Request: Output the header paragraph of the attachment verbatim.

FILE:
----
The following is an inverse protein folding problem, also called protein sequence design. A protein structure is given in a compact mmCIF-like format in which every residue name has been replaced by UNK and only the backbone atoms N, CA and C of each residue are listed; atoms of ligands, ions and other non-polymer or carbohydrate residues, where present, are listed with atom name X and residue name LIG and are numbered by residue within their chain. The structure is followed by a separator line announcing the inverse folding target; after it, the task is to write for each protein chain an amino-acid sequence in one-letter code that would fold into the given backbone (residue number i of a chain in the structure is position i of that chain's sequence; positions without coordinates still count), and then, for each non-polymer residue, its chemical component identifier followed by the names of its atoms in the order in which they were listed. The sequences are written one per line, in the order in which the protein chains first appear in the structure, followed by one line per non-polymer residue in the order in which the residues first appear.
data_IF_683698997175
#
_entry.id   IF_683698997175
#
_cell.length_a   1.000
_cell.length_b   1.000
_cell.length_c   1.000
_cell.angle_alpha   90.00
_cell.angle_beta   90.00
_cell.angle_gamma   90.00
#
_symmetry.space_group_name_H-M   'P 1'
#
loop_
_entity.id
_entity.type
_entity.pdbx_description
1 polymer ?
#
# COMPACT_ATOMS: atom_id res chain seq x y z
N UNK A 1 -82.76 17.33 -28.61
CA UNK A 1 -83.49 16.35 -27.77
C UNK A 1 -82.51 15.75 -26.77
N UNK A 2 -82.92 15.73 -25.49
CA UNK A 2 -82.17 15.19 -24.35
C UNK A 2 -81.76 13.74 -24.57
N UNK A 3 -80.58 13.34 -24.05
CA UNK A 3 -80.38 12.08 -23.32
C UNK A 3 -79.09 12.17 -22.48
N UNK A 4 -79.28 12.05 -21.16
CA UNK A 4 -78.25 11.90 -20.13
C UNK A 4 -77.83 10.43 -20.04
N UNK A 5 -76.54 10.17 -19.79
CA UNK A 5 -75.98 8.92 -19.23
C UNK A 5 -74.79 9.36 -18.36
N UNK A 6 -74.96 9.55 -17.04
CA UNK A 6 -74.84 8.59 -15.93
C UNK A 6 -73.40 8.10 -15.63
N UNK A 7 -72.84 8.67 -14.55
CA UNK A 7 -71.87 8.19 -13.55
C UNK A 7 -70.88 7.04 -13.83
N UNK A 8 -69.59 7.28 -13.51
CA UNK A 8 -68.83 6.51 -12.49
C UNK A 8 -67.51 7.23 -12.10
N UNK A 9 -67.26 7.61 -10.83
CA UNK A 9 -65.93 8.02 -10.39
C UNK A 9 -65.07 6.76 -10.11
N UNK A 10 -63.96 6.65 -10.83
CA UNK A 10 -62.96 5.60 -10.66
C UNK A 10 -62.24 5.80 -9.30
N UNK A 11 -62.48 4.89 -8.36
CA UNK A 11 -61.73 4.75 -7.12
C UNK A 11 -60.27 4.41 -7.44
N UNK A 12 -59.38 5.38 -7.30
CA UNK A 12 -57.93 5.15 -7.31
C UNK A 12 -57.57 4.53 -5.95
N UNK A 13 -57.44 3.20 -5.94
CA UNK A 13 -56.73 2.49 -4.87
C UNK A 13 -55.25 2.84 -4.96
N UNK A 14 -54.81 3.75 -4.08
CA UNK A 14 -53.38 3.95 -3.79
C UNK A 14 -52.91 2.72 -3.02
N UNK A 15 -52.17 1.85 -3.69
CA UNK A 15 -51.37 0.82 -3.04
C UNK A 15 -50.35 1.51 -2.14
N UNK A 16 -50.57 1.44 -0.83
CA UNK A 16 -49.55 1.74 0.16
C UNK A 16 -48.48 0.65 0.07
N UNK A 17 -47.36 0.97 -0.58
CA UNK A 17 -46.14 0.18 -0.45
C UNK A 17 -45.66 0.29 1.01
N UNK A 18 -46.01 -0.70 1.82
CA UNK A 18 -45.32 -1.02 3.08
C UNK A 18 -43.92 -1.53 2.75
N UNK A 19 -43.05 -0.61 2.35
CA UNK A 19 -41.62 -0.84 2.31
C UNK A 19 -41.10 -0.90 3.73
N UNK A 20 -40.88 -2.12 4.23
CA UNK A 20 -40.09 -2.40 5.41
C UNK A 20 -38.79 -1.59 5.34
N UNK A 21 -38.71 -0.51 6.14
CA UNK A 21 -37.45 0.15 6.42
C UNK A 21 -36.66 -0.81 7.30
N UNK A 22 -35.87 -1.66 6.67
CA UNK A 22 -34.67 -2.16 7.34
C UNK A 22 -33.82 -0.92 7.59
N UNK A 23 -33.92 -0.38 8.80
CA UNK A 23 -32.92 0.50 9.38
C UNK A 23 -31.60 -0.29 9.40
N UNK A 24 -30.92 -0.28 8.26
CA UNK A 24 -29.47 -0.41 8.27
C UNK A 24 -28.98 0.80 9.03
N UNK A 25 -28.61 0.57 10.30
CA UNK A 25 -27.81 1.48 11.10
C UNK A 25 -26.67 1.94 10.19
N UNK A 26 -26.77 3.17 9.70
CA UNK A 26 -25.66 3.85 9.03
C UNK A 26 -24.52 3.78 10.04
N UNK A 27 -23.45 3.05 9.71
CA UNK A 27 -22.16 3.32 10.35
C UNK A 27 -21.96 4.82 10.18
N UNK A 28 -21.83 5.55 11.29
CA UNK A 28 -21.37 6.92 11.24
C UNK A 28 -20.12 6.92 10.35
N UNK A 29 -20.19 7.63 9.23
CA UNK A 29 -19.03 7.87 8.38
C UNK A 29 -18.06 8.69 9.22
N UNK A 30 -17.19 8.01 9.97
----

The following is an inverse protein folding problem, also called protein sequence design. A protein structure is given in a compact mmCIF-like format in which every residue name has been replaced by UNK and only the backbone atoms N, CA and C of each residue are listed; atoms of ligands, ions and other non-polymer or carbohydrate residues, where present, are listed with atom name X and residue name LIG and are numbered by residue within their chain. The structure is followed by a separator line announcing the inverse folding target; after it, the task is to write for each protein chain an amino-acid sequence in one-letter code that would fold into the given backbone (residue number i of a chain in the structure is position i of that chain's sequence; positions without coordinates still count), and then, for each non-polymer residue, its chemical component identifier followed by the names of its atoms in the order in which they were listed. The sequences are written one per line, in the order in which the protein chains first appear in the structure, followed by one line per non-polymer residue in the order in which the residues first appear.